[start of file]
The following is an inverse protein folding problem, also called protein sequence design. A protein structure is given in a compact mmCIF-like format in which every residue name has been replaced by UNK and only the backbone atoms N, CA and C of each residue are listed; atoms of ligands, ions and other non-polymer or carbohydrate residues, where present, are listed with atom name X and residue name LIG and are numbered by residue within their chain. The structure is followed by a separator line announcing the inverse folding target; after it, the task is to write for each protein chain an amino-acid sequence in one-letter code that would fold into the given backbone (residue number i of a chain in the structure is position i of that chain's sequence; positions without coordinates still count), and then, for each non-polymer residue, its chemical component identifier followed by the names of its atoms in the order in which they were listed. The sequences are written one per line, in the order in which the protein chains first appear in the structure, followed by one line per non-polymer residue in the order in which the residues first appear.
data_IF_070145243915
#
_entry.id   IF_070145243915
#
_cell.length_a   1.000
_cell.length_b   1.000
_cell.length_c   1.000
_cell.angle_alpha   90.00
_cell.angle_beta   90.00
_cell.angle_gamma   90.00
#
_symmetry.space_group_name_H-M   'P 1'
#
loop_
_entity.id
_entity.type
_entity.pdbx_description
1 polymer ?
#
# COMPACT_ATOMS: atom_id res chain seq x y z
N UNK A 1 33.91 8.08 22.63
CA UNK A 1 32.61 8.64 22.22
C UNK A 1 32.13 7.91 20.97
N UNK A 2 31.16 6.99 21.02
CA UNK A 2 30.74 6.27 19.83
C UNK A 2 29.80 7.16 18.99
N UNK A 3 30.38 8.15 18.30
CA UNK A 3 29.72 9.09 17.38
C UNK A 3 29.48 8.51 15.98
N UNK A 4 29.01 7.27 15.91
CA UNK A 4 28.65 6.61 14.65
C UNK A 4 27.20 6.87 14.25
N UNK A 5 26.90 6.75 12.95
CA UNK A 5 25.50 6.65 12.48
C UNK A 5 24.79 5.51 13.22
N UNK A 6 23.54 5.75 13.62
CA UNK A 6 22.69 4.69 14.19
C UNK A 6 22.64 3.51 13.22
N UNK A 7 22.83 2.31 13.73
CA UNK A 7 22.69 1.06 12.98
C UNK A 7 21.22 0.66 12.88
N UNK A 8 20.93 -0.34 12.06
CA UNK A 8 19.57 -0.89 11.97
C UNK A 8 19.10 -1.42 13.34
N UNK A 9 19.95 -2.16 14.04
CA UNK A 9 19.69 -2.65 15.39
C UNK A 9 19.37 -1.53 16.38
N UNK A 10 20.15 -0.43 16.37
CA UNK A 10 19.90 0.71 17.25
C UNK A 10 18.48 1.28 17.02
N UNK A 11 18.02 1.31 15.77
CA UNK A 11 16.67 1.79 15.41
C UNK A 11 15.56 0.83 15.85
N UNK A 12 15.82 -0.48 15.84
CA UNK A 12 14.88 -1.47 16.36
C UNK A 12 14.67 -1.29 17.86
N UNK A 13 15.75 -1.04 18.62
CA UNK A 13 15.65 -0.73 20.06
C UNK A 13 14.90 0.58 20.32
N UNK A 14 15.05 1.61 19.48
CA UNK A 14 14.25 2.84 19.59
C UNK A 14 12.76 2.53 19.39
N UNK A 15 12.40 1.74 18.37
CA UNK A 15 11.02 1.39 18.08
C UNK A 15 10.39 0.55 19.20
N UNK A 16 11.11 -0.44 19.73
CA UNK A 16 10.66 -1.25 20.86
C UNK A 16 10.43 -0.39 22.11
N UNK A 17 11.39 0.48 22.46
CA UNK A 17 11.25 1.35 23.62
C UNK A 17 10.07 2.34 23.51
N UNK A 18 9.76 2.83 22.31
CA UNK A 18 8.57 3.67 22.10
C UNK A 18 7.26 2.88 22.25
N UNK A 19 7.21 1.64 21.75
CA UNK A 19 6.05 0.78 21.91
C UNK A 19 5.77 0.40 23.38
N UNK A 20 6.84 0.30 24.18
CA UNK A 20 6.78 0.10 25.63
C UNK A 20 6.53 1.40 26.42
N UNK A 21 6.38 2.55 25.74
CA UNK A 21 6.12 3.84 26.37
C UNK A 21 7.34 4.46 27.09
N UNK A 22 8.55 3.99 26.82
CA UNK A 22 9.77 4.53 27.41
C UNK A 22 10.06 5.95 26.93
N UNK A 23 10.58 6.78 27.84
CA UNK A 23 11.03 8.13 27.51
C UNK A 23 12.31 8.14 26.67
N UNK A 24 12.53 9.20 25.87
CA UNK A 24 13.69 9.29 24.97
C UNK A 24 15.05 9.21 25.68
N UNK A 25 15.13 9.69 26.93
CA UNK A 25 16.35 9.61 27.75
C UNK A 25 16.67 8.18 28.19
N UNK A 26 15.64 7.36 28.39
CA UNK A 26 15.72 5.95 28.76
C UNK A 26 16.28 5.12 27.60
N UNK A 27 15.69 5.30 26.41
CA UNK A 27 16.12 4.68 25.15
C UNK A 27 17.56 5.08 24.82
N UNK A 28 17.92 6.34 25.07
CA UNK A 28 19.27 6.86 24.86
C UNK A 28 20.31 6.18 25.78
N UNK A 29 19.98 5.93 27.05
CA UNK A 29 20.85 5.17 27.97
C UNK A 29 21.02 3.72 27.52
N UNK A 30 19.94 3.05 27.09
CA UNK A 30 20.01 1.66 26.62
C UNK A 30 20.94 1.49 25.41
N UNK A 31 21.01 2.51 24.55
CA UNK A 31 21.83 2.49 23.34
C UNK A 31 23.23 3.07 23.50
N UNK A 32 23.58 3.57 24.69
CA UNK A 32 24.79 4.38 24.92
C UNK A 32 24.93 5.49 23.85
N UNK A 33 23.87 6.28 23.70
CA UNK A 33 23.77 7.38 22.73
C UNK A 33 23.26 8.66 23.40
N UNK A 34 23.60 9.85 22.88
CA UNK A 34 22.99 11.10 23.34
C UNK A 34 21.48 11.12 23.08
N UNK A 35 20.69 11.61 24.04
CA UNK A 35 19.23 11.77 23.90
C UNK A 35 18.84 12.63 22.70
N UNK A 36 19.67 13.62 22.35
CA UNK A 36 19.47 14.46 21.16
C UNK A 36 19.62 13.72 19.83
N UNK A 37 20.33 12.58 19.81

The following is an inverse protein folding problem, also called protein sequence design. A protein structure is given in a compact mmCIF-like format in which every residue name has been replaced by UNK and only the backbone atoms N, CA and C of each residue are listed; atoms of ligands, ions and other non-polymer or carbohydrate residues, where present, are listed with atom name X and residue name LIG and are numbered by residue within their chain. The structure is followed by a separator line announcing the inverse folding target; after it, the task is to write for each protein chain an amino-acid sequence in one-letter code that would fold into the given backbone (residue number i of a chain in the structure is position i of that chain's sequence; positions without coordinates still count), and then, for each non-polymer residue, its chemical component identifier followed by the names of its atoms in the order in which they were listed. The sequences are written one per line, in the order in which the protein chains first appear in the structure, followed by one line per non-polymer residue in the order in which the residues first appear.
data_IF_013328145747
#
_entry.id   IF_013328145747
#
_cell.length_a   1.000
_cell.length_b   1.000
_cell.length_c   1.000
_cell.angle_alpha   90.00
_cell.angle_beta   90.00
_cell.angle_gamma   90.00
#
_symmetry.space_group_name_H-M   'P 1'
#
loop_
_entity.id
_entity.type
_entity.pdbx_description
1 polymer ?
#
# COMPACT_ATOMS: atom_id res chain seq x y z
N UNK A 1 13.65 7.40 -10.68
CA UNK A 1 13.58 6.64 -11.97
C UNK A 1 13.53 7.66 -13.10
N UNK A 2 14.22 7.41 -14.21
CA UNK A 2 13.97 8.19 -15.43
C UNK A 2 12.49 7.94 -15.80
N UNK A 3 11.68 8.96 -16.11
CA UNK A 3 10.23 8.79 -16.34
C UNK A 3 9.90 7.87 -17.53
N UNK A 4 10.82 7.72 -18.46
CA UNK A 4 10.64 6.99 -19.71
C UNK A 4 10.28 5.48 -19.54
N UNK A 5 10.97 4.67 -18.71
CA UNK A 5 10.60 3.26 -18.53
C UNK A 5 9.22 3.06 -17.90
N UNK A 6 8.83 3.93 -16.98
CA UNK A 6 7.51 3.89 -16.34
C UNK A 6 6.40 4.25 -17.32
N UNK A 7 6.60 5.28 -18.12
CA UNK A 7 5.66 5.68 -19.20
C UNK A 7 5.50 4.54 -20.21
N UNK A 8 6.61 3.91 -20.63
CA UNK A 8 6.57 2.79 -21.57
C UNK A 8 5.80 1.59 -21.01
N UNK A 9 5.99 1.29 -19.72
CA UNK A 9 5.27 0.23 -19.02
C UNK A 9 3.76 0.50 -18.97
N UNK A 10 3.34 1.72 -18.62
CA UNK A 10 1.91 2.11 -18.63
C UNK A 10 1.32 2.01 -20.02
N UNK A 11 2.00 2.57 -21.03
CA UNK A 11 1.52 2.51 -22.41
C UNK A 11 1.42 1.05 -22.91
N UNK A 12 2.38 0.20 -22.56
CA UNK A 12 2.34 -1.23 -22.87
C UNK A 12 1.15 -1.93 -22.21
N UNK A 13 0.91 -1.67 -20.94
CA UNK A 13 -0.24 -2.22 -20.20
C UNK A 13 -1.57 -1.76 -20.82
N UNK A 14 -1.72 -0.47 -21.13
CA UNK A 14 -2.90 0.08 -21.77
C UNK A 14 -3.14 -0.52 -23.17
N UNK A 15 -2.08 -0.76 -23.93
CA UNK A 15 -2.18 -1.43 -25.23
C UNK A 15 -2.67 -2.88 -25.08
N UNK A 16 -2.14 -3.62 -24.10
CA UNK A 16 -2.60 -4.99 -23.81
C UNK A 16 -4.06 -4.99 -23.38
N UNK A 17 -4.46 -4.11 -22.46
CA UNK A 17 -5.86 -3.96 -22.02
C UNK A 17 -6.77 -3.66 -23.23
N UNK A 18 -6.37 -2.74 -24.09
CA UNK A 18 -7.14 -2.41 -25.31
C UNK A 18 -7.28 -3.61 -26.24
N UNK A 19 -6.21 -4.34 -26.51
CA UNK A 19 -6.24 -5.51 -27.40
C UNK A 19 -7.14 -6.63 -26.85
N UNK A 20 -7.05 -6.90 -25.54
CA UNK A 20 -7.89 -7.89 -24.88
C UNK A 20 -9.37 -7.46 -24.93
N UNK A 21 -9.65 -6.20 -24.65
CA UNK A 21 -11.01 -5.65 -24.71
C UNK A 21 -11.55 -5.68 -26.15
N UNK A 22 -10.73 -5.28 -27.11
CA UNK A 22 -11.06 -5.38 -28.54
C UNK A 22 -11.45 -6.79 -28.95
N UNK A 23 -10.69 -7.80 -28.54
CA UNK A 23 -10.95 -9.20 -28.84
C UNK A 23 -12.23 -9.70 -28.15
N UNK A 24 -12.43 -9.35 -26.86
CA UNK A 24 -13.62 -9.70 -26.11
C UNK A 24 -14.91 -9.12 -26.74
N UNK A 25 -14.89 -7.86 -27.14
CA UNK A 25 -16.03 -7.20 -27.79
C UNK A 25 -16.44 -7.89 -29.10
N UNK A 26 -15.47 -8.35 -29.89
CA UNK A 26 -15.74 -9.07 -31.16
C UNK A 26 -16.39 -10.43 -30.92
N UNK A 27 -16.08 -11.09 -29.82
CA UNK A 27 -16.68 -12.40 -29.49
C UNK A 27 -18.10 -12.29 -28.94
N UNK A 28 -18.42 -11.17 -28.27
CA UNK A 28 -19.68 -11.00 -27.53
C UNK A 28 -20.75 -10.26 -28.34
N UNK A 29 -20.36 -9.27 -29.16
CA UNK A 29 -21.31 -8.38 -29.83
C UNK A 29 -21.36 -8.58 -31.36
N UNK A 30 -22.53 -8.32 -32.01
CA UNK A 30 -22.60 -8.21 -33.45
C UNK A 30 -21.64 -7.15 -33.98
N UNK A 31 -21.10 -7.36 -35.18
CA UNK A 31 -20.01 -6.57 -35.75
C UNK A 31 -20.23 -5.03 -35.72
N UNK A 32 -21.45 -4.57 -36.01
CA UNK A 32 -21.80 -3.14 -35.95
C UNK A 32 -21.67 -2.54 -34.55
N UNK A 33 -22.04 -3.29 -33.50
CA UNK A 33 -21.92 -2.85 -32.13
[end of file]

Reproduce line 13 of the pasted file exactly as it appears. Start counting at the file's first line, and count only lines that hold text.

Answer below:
_symmetry.space_group_name_H-M   'P 1'